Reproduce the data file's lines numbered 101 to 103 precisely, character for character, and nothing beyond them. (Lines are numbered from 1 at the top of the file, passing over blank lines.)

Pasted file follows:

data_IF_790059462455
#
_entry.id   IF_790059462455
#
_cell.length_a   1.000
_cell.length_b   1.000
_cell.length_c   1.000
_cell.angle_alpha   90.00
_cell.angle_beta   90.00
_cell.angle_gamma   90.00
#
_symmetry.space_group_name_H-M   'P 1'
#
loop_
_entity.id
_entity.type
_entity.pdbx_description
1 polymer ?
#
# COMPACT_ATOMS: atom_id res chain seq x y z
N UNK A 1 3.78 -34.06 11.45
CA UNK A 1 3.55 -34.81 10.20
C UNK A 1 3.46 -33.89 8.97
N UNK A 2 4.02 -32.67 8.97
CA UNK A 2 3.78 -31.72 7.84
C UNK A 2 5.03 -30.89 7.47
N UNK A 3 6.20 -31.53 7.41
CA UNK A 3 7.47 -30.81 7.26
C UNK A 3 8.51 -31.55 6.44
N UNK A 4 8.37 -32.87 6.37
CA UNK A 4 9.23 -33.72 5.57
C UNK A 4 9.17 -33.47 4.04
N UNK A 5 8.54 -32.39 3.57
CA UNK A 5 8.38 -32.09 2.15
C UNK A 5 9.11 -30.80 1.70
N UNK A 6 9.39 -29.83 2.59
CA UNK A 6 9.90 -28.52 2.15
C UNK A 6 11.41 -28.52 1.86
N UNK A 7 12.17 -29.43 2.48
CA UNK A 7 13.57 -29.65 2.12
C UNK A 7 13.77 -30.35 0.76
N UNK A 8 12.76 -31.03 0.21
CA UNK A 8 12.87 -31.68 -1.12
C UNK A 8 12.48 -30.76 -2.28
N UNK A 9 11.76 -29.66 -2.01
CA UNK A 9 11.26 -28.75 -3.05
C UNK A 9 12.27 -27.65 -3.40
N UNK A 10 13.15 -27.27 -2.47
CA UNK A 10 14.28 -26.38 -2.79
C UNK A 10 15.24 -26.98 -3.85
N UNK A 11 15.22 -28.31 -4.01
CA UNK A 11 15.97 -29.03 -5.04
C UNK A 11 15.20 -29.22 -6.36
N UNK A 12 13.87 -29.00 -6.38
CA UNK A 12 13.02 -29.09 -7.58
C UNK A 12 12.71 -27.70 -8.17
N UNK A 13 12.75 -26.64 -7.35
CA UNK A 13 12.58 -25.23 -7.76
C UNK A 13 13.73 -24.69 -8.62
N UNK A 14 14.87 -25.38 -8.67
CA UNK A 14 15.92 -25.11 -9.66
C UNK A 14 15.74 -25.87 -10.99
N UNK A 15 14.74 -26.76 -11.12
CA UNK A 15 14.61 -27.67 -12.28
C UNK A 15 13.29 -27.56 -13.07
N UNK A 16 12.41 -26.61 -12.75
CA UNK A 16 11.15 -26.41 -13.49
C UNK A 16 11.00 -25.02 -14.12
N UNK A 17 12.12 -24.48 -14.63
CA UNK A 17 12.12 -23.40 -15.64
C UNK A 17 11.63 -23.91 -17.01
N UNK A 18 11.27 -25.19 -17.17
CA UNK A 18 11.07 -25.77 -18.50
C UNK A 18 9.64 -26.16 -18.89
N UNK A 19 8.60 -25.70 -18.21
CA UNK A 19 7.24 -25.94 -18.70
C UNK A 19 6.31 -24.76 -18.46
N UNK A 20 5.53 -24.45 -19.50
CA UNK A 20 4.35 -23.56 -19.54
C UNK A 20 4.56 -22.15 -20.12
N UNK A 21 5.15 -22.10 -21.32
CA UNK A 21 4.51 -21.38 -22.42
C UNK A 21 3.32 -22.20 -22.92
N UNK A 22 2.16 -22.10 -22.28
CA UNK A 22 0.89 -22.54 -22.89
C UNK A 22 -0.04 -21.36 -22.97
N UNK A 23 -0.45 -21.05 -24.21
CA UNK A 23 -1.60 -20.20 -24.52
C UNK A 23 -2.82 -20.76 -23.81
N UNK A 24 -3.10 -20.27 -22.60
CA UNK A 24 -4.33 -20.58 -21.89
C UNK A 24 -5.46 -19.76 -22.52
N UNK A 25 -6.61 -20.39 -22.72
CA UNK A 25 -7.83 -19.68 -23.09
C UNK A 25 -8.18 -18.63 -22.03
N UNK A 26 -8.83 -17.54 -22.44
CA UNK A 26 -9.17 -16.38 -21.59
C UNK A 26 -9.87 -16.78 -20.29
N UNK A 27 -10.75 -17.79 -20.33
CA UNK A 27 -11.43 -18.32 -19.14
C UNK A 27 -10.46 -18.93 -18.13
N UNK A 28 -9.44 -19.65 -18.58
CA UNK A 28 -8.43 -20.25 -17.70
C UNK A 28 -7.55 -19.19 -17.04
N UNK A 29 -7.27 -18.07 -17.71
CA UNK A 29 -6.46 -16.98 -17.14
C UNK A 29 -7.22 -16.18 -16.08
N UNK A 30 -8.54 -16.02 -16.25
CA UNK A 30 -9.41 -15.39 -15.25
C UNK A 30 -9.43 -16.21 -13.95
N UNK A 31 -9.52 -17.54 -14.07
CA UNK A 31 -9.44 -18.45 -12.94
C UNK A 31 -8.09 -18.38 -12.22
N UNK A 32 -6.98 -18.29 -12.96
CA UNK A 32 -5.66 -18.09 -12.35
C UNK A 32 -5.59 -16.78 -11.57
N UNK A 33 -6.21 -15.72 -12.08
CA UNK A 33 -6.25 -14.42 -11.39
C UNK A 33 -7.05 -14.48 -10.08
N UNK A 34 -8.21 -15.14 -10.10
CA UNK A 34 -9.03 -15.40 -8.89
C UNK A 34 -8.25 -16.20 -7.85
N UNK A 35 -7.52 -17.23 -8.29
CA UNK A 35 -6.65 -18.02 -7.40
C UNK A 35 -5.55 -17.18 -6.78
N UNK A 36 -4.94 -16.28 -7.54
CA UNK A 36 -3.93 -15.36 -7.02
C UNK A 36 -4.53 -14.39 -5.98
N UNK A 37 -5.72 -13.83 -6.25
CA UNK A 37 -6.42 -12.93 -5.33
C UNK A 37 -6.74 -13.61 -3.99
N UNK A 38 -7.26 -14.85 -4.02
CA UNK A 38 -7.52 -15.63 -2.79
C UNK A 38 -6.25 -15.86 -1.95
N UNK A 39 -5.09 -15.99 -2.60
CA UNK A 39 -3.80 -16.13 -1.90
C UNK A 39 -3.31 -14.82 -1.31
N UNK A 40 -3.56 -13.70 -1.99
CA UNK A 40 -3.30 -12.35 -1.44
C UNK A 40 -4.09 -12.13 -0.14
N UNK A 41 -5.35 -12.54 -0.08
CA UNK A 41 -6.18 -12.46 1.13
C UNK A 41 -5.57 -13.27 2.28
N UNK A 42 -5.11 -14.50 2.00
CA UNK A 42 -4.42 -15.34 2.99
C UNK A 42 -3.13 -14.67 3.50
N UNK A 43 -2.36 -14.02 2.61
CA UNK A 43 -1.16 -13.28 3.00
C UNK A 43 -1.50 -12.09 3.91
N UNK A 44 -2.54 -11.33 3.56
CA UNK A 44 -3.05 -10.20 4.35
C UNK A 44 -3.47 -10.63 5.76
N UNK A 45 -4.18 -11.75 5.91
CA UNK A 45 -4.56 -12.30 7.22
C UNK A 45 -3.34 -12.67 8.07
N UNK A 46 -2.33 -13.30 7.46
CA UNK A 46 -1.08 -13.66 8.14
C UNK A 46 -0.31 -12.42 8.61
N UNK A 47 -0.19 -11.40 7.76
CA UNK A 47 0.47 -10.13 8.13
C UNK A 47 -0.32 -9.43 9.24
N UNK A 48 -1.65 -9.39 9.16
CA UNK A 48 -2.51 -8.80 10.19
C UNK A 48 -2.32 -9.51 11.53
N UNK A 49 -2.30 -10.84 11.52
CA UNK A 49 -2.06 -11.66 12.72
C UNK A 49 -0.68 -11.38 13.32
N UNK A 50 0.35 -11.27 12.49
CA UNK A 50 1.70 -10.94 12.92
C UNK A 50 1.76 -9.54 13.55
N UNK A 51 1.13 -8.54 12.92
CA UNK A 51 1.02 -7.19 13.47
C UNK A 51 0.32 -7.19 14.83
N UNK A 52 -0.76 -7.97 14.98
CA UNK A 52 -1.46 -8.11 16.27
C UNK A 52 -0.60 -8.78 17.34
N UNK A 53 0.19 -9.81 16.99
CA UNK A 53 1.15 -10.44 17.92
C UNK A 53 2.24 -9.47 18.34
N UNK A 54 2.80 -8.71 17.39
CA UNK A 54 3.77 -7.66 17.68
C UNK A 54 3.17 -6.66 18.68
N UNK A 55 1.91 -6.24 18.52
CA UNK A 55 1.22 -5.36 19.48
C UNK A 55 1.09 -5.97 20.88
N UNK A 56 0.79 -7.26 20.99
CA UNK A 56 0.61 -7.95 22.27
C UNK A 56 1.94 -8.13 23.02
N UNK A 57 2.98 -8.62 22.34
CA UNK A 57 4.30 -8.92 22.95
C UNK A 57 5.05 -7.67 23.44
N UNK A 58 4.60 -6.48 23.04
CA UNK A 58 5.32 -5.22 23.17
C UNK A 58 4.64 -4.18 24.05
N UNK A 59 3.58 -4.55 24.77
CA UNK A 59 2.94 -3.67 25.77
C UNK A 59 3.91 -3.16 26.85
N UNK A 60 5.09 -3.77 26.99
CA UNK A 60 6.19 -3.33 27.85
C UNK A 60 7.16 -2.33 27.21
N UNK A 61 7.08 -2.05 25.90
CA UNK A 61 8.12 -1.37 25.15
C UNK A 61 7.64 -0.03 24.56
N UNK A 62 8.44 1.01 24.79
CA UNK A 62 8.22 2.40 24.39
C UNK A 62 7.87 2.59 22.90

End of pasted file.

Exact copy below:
C UNK A 27 -10.46 -18.93 -18.13
N UNK A 28 -9.44 -19.65 -18.58
CA UNK A 28 -8.43 -20.25 -17.70